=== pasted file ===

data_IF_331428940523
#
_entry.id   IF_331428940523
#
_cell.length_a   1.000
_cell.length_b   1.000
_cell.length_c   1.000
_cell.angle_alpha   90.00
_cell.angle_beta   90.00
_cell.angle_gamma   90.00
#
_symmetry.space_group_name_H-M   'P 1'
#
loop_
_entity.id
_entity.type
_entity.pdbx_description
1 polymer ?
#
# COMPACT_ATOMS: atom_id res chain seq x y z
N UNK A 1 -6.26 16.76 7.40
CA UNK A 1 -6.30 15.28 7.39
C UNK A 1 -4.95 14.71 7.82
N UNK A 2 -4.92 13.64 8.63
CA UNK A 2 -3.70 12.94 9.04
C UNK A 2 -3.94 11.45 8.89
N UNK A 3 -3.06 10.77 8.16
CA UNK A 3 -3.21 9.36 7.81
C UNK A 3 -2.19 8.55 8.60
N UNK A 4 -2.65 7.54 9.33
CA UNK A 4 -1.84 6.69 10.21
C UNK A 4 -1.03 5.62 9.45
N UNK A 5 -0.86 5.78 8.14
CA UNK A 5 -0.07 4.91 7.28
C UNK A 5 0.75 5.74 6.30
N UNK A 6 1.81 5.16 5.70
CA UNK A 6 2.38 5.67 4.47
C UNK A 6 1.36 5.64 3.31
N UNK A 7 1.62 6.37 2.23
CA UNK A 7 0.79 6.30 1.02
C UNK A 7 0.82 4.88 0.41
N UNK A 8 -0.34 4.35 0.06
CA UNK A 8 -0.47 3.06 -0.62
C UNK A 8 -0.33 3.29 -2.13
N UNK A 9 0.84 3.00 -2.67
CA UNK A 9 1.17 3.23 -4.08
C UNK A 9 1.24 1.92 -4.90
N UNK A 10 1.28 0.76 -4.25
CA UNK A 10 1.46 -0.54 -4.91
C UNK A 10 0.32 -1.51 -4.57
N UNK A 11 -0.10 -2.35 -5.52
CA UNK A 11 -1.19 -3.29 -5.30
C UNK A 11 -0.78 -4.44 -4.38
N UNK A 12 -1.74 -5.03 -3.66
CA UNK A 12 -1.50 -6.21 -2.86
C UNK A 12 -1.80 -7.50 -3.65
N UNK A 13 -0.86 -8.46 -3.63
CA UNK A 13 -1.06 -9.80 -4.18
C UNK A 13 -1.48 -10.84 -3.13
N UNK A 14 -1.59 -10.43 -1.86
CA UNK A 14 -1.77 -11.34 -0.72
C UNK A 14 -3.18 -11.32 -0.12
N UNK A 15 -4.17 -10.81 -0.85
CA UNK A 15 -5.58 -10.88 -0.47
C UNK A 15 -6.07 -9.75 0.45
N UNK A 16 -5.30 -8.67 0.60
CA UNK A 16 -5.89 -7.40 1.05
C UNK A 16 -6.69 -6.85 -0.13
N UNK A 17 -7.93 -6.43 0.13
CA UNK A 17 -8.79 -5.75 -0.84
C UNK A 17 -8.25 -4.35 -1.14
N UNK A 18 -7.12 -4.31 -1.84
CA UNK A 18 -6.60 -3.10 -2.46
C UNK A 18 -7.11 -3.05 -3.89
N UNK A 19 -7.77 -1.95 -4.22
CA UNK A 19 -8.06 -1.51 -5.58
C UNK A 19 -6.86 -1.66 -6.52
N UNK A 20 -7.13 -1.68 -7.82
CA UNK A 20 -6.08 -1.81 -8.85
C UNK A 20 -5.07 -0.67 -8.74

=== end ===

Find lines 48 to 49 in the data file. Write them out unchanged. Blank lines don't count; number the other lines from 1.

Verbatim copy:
N UNK A 10 1.28 0.76 -4.25
CA UNK A 10 1.46 -0.54 -4.91